He says: “That night was really about self-satisfaction. Drogheda were just after dropping down from the Premier Division and that was the point where I realised that I could kick on. I got real self belief out of that one. It was a real turning point.
“There were times when you’d wonder: ‘Jesus, am I good enough to be here?’
“I came out of the Inishowen League and into the Harps first team squad. You would be there asking about what determines you to be good enough.
“The main reason I stuck it out for so long was the quality of players I had around me when I was trying to break in.
“We had serious strikers there like Jonathan Speak, James Mulligan, Davy Dowling and Eamon Sheridan who were all there around that time and you had guys likes big Mike Turner coming in too. That was a good education to get.
“I did spend a couple of years fighting with myself and questioning if I was good enough. I’m sure that’s something most players go through.”
“Once I realised that I was at a level where I could play at that level I got greedy and it was about competing with better players, trying to outscore or outdo them.”
McHugh’s prowess during that 2001/02 season was such that Derby County, Walsall, Wycombe Wanderers and Carlisle United made tentative enquiries.
Aston Villa went a step further and Graham Taylor took a serious look at McHugh, who had two separate week-long trials in Birmingham. During the second of those, he scored twice against Wolverhampton Wanderers at Villa Park in a behind-closed-doors friendly.
“Word came back that they were definitely interested in signing me after the first week,” he says.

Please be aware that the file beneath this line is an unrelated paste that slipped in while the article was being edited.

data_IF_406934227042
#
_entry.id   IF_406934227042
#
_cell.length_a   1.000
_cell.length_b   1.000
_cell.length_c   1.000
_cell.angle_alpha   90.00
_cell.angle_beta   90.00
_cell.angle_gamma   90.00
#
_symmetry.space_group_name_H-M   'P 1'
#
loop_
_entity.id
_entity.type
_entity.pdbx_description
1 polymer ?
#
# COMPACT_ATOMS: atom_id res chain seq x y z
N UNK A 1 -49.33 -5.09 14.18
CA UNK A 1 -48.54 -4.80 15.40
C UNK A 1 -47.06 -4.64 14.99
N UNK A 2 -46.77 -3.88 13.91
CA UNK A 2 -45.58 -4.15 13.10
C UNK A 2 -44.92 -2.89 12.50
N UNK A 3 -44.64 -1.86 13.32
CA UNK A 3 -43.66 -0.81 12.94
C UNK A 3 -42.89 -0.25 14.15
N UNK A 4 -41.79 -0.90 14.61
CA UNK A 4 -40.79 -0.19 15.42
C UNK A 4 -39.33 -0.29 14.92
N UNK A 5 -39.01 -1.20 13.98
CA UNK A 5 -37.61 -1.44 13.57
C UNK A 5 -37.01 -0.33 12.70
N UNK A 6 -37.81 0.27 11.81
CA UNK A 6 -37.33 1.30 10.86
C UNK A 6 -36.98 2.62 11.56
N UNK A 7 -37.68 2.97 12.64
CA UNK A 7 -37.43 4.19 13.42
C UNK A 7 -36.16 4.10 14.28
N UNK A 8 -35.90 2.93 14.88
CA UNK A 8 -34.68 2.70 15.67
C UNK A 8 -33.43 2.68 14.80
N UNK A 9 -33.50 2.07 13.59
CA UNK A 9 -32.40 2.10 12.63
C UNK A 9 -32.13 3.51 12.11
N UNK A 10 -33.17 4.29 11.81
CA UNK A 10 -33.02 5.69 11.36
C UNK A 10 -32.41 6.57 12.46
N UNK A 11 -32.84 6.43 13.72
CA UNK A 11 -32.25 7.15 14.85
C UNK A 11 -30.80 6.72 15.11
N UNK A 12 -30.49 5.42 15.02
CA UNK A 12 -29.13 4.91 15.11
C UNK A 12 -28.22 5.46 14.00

“I never felt out of my depth, but at the same time I was going to have to bring something special to the party to get a contract. Looking back now I could have got something with a Championship club, but I had no agent and was making the decisions myself. I don’t have any regrets about it.
“I went back the second week to Villa and played well against Wolves. Graham Taylor said that I wasn’t the type of striker he was after and then he signed Peter Crouch a while later – someone definitely got the stats on me wrong!”
Subsequently, McHugh was asked to travel to Bisham Abbey to join Don Givens’ Republic of Ireland U-21 squad before the FAI learned that he was a couple of weeks overage.
Having been on loan at Omagh Town during the early noughties, McHugh might well have parted company with Harps during a troubled period, but insists: “I never felt like I wanted to leave even though the club was offloading players at the time – Finn Harps was the only club I wanted to be at.”
Now the club captain, McHugh wears the armband with honour and it’s become about more than results to the Killea man.
The club’s image means a lot to a player who took those first baby steps into senior football all those years ago.
“I’ve seen a lot in that time,” says McHugh who did have spells at Derry City and Linfield from 2006-2010. “The club has got a lot of bad press and a lot of it has been justified, but what stuck in the throat was people kicking the club when it was down.
“Clubs all over the world go through the bad periods, but Harps now have people on board with brains who are setting structures. It’s not about the current players – it’s about making it easy for the managers and players who are coming in future years.”
The games, the memories and the goals just roll off the tongue: Those hat-tricks; that never-to-be-forgotten goal in injury time against Derry at Brandywell; his brace against Dundalk on the night Harps were crowned First Division winners in 2004; or the night his stunner helped dump then Premier Division champions Shelbourne out of the FAI Cup.
There could yet be another glorious tale and before the laces are put through the nail, Finn Park will rock again to McHugh’s tune.
There’s only one – and there’ll never be another.Tags: